If you are going through a divorce in our state, you wonder how your property will be divided between you and your spouse. Texas is one of the few states that recognizes community property laws, which means that most of the property acquired during the marriage belongs to both spouses equally.
However, this does not mean that the court will simply split everything 50/50. Instead, the court follows a principle of equitable distribution, which aims to divide the property in a fair and reasonable way, considering various factors and circumstances.
Equitable distribution of property in Texas means that the court will look at several factors to determine what is a just and right division of the marital estate. Some of these factors include the duration of the marriage, and the age, health, education and earning capacity of each spouse.
Texas family courts also look at the contribution of each spouse to the acquisition, preservation or enhancement of the marital property, as well as the contribution of one spouse as a homemaker or parent.
Additional factors include the current and future needs of each spouse and any children of the marriage, the tax consequences of the property division and the existence of any prenuptial or postnuptial agreements.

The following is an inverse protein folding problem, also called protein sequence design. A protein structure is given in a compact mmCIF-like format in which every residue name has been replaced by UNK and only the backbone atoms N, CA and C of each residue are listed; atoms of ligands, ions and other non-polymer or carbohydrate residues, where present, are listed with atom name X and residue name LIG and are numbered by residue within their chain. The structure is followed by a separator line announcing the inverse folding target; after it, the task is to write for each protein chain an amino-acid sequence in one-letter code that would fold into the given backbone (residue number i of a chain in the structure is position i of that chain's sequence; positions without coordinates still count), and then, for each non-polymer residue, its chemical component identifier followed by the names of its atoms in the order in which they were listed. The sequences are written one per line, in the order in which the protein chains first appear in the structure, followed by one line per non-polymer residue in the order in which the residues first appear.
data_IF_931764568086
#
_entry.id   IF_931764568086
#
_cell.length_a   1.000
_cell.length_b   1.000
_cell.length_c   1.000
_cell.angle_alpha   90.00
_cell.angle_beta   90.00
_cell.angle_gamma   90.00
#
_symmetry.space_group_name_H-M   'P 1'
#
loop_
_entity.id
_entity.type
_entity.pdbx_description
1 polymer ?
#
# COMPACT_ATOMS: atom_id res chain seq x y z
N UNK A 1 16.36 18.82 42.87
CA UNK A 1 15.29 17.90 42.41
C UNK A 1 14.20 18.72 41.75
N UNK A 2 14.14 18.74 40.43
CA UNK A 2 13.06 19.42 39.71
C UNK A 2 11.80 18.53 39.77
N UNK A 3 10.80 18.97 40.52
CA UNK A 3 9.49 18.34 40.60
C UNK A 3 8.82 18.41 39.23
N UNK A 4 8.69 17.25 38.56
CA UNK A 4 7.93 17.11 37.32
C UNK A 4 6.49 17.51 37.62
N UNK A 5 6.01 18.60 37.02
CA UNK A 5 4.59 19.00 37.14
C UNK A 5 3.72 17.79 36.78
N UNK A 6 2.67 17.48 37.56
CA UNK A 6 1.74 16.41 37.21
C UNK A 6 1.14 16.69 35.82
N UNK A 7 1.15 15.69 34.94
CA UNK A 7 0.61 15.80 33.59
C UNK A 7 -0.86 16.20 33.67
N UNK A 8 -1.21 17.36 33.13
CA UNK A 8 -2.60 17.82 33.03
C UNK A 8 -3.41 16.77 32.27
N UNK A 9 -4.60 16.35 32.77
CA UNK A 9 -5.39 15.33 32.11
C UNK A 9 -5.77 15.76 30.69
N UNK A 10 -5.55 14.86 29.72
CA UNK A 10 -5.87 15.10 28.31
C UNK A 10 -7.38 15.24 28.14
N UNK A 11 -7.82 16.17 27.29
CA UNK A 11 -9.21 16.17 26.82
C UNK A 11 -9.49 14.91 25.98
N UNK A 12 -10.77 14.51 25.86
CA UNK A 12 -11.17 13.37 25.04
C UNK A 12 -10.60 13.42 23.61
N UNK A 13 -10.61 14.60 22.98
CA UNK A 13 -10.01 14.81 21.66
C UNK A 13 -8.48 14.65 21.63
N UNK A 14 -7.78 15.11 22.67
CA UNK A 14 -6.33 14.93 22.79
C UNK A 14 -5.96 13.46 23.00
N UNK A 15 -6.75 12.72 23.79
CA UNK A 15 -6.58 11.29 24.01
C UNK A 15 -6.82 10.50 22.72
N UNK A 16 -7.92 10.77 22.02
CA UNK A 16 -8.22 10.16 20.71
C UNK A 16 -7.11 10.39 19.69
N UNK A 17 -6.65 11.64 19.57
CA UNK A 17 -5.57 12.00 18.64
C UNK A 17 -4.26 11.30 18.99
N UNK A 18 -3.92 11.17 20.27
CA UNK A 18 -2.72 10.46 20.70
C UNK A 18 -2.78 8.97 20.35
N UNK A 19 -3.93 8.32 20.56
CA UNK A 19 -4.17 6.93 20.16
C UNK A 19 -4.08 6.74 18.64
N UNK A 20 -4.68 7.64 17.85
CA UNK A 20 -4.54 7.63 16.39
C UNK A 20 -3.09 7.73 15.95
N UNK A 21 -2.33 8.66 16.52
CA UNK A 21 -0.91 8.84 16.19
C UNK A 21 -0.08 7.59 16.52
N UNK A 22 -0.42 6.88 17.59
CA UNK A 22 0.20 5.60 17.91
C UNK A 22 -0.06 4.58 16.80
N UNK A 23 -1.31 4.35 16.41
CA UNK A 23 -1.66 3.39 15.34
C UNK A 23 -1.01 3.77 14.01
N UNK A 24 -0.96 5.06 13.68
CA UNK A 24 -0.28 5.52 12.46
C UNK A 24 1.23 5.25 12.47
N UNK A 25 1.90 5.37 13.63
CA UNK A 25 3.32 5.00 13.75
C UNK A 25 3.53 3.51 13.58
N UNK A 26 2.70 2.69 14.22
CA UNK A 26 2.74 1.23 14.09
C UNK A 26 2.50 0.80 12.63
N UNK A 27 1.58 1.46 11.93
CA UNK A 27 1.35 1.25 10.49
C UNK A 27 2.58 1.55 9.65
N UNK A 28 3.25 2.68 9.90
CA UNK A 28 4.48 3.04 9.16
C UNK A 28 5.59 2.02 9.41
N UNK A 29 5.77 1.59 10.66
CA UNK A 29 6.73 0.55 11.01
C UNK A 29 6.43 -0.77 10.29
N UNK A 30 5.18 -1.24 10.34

Finally, family courts look at the nature and value of the property to be divided, the debts and liabilities of each spouse and the conduct or fault of either spouse during the marriage.
What does that mean?
Based on these factors, the Texas family court may award more or less than 50% of the marital property to either spouse. For example, if one spouse has a significantly higher income than the other, or if one spouse was unfaithful or abusive during the marriage, the court may award more property to the disadvantaged or innocent spouse.
The court may also consider the separate property of each spouse, which is any property that was owned before the marriage, inherited during the marriage or given as a gift to one spouse only. Separate property is not subject to division by the court, but it may affect how the court divides the community property.
Equitable distribution of property in Texas can be a complex and contentious process, especially if there are substantial assets or debts involved.
Understanding Texas family law can protect your rights and interests and help you achieve a fair and favorable outcome.